Don't Fall for the Renewable Energy Hype

Engineer Petr Kuznetsov inspects equipment at the Abakan solar electric station owned by Russian electricity firm EuroSibEnergo of En+ Group, in a suburb of the Siberian town of Abakan, in the Republic of Khakassia, Russia September 26, 2017. Picture taken September 26, 2017. REUTERS/Ilya Naymushin

Renewables have hidden costs that exceed their purported benefits.

An interesting report titled “10 Geopolitical Risks We Are Watching” was released in late October by BlackRock (BLK), the world’s largest publicly traded investment management firm. The report surmises, “that markets are calm but geopolitics are anything but.” Wind and solar energy—two leading renewable energy options—could possibly be a dangerous part of an energy mix as the world continues on a downward geopolitical scope because they aren’t as reliable the way coal, nuclear and natural gas are at this time.

Moreover, renewable energy is intermittent and unreliable, can only produce consistent energy under certain weather parameters and can only be stored at scale at this point in time. Renewable energy options are also tough on the environment because wind and solar energy requires the use of large tracts of land compared to conventional, reliable fossil fuel energy.

Renewables though are consistently publicized as growing more than fossil fuels, but that is misleading. Unless hydroelectricity is being produced under a controlled scenario with dammed water, then renewable energy is inferior to coal, nuclear and natural gas powered electricity. While renewables don’t emit carbon dioxide, they unfortunately may not be the solution to lower emissions when examined closer. This is where a dangerous geopolitical climate can arise for nations wholeheartedly pursuing renewables, because of their false promises, high costs and unreliability for unstable nations that need stable, secure and scalable energy that fossil fuels provide.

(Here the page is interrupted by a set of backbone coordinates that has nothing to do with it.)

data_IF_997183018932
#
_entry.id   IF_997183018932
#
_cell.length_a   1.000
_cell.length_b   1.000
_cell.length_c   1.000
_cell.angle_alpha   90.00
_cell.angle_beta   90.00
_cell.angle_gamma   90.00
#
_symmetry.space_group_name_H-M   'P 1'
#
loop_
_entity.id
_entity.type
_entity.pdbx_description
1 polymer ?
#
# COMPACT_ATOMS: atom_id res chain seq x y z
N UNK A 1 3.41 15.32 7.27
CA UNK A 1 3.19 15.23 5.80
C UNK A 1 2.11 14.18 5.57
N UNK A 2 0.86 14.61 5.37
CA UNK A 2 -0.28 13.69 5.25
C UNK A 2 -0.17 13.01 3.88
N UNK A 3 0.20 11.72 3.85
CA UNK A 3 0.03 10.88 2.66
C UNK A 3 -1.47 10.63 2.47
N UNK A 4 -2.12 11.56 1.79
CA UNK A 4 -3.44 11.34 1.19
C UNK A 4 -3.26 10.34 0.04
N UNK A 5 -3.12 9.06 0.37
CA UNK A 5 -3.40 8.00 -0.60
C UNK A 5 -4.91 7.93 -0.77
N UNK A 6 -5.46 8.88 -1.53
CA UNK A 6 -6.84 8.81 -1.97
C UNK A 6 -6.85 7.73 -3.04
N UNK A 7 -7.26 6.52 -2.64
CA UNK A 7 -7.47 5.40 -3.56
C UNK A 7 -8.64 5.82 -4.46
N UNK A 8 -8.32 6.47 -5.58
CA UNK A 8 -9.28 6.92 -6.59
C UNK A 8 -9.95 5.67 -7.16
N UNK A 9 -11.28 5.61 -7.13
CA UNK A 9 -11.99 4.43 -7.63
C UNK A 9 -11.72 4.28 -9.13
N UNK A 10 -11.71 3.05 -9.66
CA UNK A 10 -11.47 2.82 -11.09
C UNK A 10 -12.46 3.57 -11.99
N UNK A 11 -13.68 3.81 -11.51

In a new paper by the Center of the American Experiment, titled “Energy Policy in Minnesota the High Cost of Failure,” chronicles Minnesota’s $15 billion experiment with wind energy over traditional fossil fuels. The result was that wind energy didn’t lower CO2 emissions and caused Minnesota’s price of electricity to rise above the national average for the first time on record. Imagine this on a larger scale—take Africa as an example—where 635 million Africans live without any form of modern energy at this time. This lack of scalable, affordable energy that fossil fuels and nuclear energy provide can be construed as a direct correlation for the inherent instability of Africa, its lower economic growth, higher rates of overpopulation and lacking the wherewithal to combat radicalization by groups like ISIS throughout the continent.

The reliable energy problem grows when you include figures by the International Energy Agency (IEA), stating that 1.2 billion people worldwide are also without power. If the United States still can’t figure out how to lower electricity costs using renewable energy then it is doubtful that others can at this time. This could be dooming over a billion people to higher costs they can’t afford, an unreliable energy supply and more than likely needing high emitting, coal-fired power plants as an energy backup. The smarter decision is to follow Warren Buffet's lead by investing in fossil fuel to help avert the geopolitical disasters that renewables could cause fragile nations in need of scalable, reliable energy options. The Energy Information Administration (EIA) has estimated that 77 percent of the world’s energy needs by 2040 will still be met by fossil fuels.

Electric vehicles (EVs) also run into the same geopolitical problems as renewable energy while also needing enormous government subsidies. Something that Mr. Buffet discovered when he bought a controlling stake in Pilot Flying J, the truck-stop chain that sells food, coffee and diesel to truckers on U.S.-cross country hauls. Mr. Buffet believes that EVs or autonomous vehicles won’t replace combustible engines powered by gasoline. He reiterated this stance on Bloomberg Television when he said: “Who knows when driverless trucks are going to come along and what level of penetration they have have?”